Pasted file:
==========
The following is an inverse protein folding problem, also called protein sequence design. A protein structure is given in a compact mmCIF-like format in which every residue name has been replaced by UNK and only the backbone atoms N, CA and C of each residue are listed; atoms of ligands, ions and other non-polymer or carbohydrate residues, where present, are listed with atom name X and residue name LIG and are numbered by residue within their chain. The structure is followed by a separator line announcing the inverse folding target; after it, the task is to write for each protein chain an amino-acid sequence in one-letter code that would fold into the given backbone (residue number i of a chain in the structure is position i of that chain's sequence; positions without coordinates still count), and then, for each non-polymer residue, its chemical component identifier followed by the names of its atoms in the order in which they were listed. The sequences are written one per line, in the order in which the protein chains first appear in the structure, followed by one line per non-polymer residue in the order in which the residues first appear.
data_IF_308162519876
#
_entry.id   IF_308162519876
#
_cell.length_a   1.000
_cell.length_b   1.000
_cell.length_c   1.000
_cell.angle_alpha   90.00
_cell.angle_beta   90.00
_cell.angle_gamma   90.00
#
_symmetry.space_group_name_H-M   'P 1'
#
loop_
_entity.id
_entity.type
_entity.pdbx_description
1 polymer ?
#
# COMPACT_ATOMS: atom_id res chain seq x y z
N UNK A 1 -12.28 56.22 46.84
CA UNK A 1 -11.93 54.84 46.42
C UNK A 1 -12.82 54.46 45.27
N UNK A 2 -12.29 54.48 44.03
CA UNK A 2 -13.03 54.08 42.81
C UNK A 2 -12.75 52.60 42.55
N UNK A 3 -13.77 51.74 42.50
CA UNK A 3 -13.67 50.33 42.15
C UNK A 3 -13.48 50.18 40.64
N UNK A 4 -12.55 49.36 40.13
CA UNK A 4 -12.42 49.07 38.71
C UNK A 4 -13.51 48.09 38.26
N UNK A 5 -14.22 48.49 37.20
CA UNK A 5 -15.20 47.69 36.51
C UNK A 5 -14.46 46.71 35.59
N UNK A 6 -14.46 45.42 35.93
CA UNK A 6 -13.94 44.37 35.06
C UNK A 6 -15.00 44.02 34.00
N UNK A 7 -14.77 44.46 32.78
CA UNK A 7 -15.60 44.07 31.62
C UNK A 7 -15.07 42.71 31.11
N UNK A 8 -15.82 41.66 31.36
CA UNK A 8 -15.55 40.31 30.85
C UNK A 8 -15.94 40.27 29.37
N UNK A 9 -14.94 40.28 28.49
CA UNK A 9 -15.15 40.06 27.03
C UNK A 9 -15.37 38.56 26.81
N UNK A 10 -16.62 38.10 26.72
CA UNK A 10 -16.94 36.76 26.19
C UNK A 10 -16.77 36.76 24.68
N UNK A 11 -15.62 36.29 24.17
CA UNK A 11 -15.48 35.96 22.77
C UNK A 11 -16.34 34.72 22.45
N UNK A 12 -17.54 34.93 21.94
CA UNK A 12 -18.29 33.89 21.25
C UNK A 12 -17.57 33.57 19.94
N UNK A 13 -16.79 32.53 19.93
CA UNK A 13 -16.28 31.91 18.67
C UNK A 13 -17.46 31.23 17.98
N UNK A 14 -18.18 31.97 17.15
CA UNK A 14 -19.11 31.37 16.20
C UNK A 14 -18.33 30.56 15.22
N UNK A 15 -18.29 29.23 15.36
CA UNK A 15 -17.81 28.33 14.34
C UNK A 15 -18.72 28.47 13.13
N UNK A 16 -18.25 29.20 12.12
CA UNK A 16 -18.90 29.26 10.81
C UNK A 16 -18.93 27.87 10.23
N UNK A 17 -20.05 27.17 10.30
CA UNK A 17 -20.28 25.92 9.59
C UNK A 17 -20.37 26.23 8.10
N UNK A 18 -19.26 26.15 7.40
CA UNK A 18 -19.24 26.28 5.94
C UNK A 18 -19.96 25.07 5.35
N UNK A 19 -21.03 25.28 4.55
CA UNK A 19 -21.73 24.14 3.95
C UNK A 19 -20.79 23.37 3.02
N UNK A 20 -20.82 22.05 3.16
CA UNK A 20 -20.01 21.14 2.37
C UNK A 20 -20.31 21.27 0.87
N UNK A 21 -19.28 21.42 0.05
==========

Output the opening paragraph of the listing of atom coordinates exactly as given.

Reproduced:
The following is an inverse protein folding problem, also called protein sequence design. A protein structure is given in a compact mmCIF-like format in which every residue name has been replaced by UNK and only the backbone atoms N, CA and C of each residue are listed; atoms of ligands, ions and other non-polymer or carbohydrate residues, where present, are listed with atom name X and residue name LIG and are numbered by residue within their chain. The structure is followed by a separator line announcing the inverse folding target; after it, the task is to write for each protein chain an amino-acid sequence in one-letter code that would fold into the given backbone (residue number i of a chain in the structure is position i of that chain's sequence; positions without coordinates still count), and then, for each non-polymer residue, its chemical component identifier followed by the names of its atoms in the order in which they were listed. The sequences are written one per line, in the order in which the protein chains first appear in the structure, followed by one line per non-polymer residue in the order in which the residues first appear.